THIS WEEK’S FOCUSED SCRIPTURE
When Jesus’ followers saw what was going to happen, they said, “Lord, should we strike with our swords?” And one of them struck the servant of the high priest, cutting off his right ear. But Jesus answered, “No more of this!” And he touched the man’s ear and healed him. (Luke 22:49-51 NIV)
THOUGHTS FROM PHILIP
We have a tendency to attempt to control everything. I know this is true in my life, especially when I drive. I get so frustrated when there is a red light, or when someone is driving too slow in the passing lane. I want to control the other cars around me so that I can get to my destination faster than everyone else. I get in the mindset that my own destination is the only thing that matters when I’m driving. I think that mindset doesn’t just speak to our driving habits, it speaks to our spiritual lives.
When we look at this scripture in Luke 22, we see that Jesus is about to be arrested and taken to be tried and eventually crucified. The disciples had been told a few times that Jesus would be put to death, but they didn’t quite understand what all that meant (Luke 18:31-33). We understand that all of this is part of God’s plan; but imagine how the disciples felt. We pick up the story right when the guards are about to seize Jesus. They ask him, “Lord, should we strike with our swords?” That is a great question! But before Jesus even has a chance to answer, we see that Peter has already taken his sword out and attacked one of the arresting officers!
Peter did what so many of us try to do in our own lives; he took control of the situation. We can see that Jesus was in control the whole time, but from Peter’s point of view, Jesus was the one being controlled. Peter let his perspective determine his actions. I think we can all be in danger of the same thing. We tend to let our current circumstances dictate our actions, when in reality our actions should be determined by our faith. When we decide to take things into our own hands and rush the process, we are attempting to control something we were never meant to.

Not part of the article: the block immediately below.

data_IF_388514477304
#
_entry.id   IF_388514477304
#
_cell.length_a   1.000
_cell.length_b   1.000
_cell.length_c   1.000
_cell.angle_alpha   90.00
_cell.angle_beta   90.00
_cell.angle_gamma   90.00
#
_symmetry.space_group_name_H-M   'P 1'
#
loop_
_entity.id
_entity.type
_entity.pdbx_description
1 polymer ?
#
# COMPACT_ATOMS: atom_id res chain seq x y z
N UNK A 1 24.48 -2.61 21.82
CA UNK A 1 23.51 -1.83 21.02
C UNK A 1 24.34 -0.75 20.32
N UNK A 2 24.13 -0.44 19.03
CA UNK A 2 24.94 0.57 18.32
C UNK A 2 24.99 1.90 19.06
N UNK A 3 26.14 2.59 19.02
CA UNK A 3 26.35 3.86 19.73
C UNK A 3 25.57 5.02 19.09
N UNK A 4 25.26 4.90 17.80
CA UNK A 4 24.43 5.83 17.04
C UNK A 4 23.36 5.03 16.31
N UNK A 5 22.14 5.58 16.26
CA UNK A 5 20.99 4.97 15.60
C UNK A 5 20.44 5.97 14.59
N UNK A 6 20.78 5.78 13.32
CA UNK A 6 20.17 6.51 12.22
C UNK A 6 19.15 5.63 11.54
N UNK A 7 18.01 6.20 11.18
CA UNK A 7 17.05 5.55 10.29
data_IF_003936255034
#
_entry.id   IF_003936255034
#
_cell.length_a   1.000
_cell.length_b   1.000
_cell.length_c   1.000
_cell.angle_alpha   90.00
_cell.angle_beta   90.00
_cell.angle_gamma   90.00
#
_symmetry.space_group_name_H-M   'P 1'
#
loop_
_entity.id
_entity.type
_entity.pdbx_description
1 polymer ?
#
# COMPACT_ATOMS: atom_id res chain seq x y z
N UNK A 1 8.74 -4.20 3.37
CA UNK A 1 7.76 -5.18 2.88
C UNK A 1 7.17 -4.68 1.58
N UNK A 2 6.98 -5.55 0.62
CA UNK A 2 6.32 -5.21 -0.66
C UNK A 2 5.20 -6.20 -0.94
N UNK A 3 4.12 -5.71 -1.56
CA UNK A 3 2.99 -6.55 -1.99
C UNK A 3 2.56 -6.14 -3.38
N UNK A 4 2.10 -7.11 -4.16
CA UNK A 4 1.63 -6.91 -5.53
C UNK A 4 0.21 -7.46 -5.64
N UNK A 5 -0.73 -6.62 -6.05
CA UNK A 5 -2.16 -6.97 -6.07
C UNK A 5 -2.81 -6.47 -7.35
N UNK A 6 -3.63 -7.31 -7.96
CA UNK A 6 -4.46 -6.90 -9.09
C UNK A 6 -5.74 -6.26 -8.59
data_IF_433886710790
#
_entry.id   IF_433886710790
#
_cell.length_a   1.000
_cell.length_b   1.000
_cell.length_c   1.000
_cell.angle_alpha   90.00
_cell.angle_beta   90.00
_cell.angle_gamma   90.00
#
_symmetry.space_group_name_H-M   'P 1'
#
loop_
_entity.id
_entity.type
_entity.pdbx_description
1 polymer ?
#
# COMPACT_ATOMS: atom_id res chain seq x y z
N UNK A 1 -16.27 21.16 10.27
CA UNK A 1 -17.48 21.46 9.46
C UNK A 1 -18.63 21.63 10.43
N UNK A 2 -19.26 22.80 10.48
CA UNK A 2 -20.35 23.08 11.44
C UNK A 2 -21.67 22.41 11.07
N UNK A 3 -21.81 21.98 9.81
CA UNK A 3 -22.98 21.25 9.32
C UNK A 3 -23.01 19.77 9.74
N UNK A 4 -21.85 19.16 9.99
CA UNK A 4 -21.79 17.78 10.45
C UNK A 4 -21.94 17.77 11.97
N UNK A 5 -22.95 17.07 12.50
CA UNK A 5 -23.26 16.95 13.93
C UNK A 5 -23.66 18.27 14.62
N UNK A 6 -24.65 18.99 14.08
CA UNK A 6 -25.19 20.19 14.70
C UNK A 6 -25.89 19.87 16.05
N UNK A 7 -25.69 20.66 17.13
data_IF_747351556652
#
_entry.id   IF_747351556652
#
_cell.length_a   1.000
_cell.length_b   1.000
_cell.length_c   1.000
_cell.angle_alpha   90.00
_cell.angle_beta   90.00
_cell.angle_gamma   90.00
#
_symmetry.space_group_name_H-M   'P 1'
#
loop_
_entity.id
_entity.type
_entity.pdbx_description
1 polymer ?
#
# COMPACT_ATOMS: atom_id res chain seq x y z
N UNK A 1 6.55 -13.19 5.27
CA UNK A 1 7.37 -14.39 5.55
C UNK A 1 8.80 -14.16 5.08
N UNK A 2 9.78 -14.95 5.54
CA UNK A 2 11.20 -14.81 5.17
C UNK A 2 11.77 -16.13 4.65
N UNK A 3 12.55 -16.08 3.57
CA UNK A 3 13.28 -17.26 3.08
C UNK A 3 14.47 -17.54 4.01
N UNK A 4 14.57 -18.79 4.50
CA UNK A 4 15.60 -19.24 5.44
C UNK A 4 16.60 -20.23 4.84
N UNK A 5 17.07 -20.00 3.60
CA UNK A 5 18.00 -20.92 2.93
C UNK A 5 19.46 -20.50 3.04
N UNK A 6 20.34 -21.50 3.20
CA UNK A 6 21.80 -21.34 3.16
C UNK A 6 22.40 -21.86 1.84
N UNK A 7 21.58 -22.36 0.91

We need to learn to release control of our own lives. Rationally, Peter’s decision made sense. He knew Jesus was innocent and underserving of death. But spiritually, it was a mistake. We see Jesus correcting Peter, then restoring the damage Peter caused. Had Peter understood the truth of Jesus’ teachings, he would have known that this is exactly what Jesus said was going to happen. Sometimes we need to take more time to understand how God is working things out before we try to control our situations. So often we ask God to take away all of the things we are struggling with, when in reality we need to ask God for the strength to push through all of our struggles. We need to rest assured that no matter how bad our current situation looks, God is still in control. When we learn to release control of our lives to Jesus, when we learn to truly surrender, is when we experience breakthrough and freedom in our lives.
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